Lynch and Markey sign “People’s Pledge”

Hearty congratulations to the two Democrats running for Senate: Ed Markey and Steve Lynch have agreed to a “People’s Pledge” that is modeled on the one to which Elizabeth Warren and Scott Brown agreed last year.  You recall the basic idea: if any outside group (including PACs, national and state party committees, 501(c)(4)’s, 527′s, etc.) spends money to support a candidate or attack the other guy, the beneficiary must donate 50% of the cost of the ad buy to a charity of the other candidate’s choice.

The Lynch/Markey document is very similar to the Brown/Warren one, with one vast improvement: it includes direct mail (apparently robocalls are still not within the agreement’s scope).  Also, there is a provision whereby if a candidate who is required to make a donation fails to do so within three days, the amount doubles to 100% of the ad buy.  Five days later, the amount increases again.

Very well done of both candidates.  I trust we can expect Dan Winslow and Gabriel Gomez to sign on shortly – right Dan?

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14 Comments . Leave a comment below.
  1. I guess it's a good thing...

    …though last fall when I was canvassing for Elizabeth Warren I very often spotted good mailings from the League of Conservation Voters about Scott Brown’s dismal environmental record. I don’t have hard evidence, but my sense is that it did some good. In general, it does feel like there’s a place in politics for a mailing from a known, reputable group–it keeps a campaign from degenerating into he said/she said.

    (On a side note, LCV endorsed Rep Markey, but Stephen Lynch’s record is worlds better than Scott Brown’s. So I have no idea if they’d have been heavily involved in the primary regardless.)

  2. Warning! Gomez and People's Pledge

    There is a huge loophole in the People’s Pledge. It does not contemplate the situation where a candidate is super-rich and can use mega-millions of personal money.

    Gabriel Gomez is a private equity kingpin, much like Mitt Romney. As a result, Gomez does not need outside funds, and he does need to do any fundraising for himself. He can spend a huge amount of his own money. If he wants, he can put $20 million of his own money into this campaign, and he can, effectively, buy the election. The people’s pledge does not cover this situation.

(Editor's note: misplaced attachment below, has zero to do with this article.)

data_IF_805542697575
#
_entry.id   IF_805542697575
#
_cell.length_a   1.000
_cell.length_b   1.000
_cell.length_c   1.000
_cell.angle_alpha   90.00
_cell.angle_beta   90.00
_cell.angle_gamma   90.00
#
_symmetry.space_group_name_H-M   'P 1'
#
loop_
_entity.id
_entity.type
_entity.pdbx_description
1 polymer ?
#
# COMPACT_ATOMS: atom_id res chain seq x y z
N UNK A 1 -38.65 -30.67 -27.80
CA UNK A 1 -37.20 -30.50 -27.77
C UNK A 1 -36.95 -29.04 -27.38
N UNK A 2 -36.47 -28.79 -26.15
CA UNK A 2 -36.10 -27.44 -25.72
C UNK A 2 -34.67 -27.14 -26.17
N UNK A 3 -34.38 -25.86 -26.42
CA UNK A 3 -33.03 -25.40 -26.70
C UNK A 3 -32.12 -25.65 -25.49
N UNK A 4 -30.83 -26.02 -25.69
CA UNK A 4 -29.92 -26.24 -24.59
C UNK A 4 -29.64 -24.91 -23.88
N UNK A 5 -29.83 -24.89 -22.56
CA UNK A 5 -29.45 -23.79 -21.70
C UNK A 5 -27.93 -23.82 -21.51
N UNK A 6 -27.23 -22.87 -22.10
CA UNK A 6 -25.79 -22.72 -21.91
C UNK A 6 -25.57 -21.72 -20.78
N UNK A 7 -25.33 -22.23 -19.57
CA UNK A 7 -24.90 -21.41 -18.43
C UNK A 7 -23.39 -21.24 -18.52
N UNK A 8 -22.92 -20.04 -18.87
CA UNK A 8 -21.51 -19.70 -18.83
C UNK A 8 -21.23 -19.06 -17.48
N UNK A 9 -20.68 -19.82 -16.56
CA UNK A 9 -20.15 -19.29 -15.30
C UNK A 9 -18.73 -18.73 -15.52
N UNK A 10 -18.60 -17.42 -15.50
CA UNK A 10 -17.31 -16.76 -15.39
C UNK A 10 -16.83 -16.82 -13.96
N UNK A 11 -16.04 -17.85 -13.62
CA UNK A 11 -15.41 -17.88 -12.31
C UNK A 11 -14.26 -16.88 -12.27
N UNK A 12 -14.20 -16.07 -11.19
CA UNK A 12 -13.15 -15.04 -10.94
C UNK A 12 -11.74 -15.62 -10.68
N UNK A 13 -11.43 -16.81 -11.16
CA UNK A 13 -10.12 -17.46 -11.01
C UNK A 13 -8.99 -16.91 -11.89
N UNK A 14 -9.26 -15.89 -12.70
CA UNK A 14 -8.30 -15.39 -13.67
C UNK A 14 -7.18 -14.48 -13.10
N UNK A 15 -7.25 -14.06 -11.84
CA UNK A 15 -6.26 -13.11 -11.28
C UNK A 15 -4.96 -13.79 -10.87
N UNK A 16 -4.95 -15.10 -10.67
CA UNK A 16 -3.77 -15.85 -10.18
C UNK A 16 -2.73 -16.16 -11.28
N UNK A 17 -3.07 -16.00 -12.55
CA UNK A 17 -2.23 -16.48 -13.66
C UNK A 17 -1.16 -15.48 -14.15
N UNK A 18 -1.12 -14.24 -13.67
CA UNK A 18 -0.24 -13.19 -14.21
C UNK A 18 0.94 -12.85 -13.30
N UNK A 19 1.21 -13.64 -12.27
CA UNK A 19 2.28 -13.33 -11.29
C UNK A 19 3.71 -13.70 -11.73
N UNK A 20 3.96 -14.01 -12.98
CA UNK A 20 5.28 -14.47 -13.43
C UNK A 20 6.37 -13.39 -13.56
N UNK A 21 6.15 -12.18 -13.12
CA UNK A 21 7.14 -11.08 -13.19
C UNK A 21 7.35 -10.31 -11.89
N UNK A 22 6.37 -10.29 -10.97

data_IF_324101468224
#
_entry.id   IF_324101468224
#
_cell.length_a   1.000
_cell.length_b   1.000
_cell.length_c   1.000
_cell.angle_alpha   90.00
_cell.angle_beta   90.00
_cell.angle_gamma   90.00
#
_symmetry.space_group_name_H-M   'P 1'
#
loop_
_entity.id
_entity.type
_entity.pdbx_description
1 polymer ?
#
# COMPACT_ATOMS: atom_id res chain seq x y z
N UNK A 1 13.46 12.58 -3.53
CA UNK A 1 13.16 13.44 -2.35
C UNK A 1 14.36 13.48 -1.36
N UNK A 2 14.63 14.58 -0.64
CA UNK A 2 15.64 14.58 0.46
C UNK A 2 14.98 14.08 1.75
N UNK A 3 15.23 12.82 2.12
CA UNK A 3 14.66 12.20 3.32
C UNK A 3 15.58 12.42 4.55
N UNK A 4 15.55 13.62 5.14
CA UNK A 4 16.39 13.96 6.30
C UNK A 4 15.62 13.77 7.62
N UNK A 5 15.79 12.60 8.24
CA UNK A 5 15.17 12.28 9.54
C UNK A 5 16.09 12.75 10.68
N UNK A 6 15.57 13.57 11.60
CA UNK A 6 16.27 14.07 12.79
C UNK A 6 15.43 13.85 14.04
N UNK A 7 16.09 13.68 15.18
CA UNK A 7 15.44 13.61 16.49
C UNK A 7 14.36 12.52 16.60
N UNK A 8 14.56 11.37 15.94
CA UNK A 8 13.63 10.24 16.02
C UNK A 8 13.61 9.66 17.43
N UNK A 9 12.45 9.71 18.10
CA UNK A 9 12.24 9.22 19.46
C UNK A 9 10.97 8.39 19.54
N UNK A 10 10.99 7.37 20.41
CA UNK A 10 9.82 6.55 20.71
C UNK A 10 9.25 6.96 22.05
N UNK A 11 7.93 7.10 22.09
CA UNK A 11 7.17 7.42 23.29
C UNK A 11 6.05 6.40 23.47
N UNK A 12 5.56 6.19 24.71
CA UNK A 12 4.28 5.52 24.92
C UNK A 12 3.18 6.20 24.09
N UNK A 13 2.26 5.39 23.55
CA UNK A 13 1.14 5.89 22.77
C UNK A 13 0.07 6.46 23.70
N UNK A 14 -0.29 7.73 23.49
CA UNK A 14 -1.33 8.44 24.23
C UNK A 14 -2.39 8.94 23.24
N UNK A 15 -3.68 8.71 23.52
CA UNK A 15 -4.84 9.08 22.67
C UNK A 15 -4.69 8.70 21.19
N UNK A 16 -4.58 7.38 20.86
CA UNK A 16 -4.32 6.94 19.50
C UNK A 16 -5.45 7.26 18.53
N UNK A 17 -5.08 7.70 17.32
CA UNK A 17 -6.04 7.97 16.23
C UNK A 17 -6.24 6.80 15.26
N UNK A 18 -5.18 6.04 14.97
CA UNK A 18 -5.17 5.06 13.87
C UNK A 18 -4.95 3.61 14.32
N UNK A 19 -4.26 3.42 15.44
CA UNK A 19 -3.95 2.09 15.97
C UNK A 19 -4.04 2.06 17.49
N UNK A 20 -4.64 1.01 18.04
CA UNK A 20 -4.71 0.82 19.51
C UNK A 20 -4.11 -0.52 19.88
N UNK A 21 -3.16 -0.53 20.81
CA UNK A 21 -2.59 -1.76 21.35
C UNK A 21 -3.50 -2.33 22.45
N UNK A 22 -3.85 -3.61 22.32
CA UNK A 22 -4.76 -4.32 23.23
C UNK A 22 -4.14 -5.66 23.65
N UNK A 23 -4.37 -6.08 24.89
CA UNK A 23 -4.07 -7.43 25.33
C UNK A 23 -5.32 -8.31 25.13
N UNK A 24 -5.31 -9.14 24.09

As currently written, it will be a massive mistake to allow Gabriel Gomez to sign this agreement.

    • Good catch!

      They need to update it right away to include personal money beyond the standard maximum (2600 * 2).

      • Actually, I disagree.

        The point of the People’s Pledge is not to equalize the parties’ resources – after all, there’s nothing in it about the parties agreeing not to raise more than the other guy. The point, rather, is to ensure that we are hearing from the candidates themselves, not from shadowy surrogates. If a candidate wants to self-fund, well, we know where that money is coming from, and it’s being put to use by the candidate’s campaign, not by an outside group. So it seems to me that self-funding is quite a different issue and need not (and maybe should not) be included in a People’s Pledge sort of agreement.

        • Agreed

          The point, rather, is to ensure that we are hearing from the candidates themselves, not from shadowy surrogates.

          That point is right on. I argued a similar point in a recent blog here.

        • We see it differently

          The people’s pledge makes sense when there is a level playing field. Basically, both sides agree to a process where “outside muscle” is encouraged to stay away.